Blind Spot, by Tom Kakonis

Three stars (of five)

First and foremost, a large thank you to NetGalley, Tom Kakonis, and Brash Books for providing me with a copy of this book, which allows me to provide you with this review.

New to the Kakonis world of writing, I sought to expand my horizons and determine if he might be an author worth exploring further. After this novel, I am not yet completely sold. A trip to the planetarium goes horribly wrong for Marshall and Lori Quinn when their son, Jeff, goes missing. As they turn to the authorities for help, the Quinns soon realise that they are on their own. No leads, no clues, and few ideas keep the Chicago Police disinterested, or at least without the needed momentum to forge ahead. Marshall decides to take things into his own hands, as he refuses to give up searching. Small leads go nowhere, but he will not stop until Jeff is back home. Meanwhile, Jeff has become a victim of illicit adoption, purchased through channels that trace back to a group of men, each aware of only a small piece of the puzzle. In an attempt to fill a familial void, Jeff (now Davie) plays a role and is led to believe that his birth parents are gone forever, replaced by a new and loving pair. While Marshall Quinn scours his mind and trips on clues, he is frantic to do what no one else seems interested in doing, finding Jeff and returning him to his rightful family? Kanonis keeps the reader curious and wondering from beginning to end in this multi-part novel, which flows effectively through its seven time periods.

While the premise is solid and the delivery keeps the reader engaged, the novel has some issues that I felt were consistent and, at times, highly distracting. Kakonis has a wonderful way with prose, from the early pages of the novel as he analytically describes how his characters tackle eating a hot dog to the pace Marshall takes as he searching suburban Chicago for his son. Juxtaposed with this is a choppy and contraction-filled dialogue, which encapsulates the speech patters likely found in blue-collar factories. The issue here is that the reader is left with such a literary dichotomy that one cannot synthesise the story effectively. Is this high- or low-brow? The story is neither Chicago or class-focussed, leaving me to wonder why Kakokis chose these two styles and layered them together. He does both so well, but they distract from one another. His characters are strong, his pace is decent, and even the flow of the plot keeps the reader wanting to push ahead. It is the delivery that hampers the stellar quality of this novel, which I cannot divorce from its foundational presentation.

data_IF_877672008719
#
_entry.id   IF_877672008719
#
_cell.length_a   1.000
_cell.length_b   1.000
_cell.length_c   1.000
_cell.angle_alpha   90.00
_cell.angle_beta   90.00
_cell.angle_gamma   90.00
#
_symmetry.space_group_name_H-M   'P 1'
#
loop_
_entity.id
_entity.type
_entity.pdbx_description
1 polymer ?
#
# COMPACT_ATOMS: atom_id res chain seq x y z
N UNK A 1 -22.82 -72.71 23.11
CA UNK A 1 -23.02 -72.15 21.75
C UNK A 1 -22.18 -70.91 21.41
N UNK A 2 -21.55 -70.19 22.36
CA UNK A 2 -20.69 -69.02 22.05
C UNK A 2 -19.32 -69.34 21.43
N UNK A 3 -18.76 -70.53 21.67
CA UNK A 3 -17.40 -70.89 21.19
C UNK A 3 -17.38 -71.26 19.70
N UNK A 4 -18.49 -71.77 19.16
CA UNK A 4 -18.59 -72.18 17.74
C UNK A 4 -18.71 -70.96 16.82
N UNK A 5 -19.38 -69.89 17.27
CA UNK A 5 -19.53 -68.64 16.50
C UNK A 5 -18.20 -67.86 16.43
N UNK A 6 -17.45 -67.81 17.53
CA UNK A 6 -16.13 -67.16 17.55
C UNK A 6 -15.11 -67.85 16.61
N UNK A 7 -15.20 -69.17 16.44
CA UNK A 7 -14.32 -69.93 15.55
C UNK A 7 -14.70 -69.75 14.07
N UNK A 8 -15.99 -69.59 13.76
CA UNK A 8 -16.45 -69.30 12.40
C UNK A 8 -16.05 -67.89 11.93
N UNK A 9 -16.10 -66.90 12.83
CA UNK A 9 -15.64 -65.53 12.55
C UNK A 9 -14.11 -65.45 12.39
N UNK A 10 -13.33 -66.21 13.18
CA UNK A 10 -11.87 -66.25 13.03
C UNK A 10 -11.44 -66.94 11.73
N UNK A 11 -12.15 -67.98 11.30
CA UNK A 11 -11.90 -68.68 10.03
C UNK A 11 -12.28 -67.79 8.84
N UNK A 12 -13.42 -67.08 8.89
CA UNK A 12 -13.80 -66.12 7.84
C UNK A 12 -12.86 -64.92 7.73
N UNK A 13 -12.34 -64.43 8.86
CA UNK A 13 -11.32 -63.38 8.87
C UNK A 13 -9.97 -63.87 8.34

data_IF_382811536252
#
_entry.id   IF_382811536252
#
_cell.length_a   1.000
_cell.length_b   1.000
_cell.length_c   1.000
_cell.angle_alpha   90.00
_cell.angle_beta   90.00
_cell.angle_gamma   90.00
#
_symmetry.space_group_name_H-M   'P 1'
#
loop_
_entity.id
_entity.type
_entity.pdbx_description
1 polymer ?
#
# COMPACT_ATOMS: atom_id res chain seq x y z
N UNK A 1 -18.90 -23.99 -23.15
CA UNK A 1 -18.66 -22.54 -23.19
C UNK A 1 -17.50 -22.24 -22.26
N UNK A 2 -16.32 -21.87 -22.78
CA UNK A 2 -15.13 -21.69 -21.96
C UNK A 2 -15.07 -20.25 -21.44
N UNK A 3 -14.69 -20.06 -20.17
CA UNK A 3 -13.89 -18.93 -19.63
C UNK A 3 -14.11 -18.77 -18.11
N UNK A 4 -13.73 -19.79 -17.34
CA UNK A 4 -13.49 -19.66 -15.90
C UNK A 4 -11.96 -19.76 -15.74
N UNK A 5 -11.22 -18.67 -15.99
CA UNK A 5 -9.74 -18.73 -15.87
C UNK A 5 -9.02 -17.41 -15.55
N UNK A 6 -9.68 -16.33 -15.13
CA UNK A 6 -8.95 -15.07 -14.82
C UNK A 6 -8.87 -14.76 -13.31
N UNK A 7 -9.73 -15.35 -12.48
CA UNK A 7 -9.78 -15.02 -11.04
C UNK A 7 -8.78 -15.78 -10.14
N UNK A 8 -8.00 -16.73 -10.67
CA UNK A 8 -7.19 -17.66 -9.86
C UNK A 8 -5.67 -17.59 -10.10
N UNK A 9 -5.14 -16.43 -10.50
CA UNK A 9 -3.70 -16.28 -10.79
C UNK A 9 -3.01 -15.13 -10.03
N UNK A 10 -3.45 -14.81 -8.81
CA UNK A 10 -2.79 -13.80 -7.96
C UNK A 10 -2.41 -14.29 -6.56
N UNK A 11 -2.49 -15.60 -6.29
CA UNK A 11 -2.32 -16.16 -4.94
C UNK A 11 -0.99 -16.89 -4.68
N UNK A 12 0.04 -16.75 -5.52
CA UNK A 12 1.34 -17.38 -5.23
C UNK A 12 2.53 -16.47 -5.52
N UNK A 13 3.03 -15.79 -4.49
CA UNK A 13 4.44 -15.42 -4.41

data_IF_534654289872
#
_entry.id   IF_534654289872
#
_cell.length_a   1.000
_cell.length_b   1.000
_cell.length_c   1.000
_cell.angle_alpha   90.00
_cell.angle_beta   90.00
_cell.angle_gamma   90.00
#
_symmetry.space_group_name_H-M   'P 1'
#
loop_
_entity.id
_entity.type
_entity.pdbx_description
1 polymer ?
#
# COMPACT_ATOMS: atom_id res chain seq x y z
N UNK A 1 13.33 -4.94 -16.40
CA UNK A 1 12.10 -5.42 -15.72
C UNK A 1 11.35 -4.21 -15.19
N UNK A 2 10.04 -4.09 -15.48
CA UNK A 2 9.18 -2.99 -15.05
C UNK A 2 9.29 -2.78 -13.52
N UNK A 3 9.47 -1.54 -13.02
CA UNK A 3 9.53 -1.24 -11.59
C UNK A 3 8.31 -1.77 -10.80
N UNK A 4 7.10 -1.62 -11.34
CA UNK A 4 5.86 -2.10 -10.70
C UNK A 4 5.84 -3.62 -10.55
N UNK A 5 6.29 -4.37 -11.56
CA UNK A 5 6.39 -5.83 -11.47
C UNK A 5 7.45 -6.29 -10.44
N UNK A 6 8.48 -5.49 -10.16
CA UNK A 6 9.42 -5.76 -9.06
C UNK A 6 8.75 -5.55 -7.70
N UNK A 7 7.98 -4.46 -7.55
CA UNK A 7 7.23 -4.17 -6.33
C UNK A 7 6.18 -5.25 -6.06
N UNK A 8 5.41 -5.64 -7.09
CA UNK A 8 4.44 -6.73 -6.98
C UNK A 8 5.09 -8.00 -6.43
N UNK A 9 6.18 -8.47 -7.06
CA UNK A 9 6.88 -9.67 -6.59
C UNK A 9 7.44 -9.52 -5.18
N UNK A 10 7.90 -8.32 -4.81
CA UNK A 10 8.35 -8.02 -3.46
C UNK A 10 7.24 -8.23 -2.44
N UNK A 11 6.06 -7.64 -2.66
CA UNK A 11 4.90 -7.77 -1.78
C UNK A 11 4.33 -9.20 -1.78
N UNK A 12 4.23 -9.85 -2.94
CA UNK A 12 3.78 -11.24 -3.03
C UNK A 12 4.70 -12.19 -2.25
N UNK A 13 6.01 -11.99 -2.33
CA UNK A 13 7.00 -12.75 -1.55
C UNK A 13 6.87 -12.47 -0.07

Kudos, Mister Kakonis for this entertaining piece. Had some of these issues been found in a larger group or at the editorial level, I could surely have lauded you with more praise for a quick-paced novel that pulls on the heartstrings of all parents.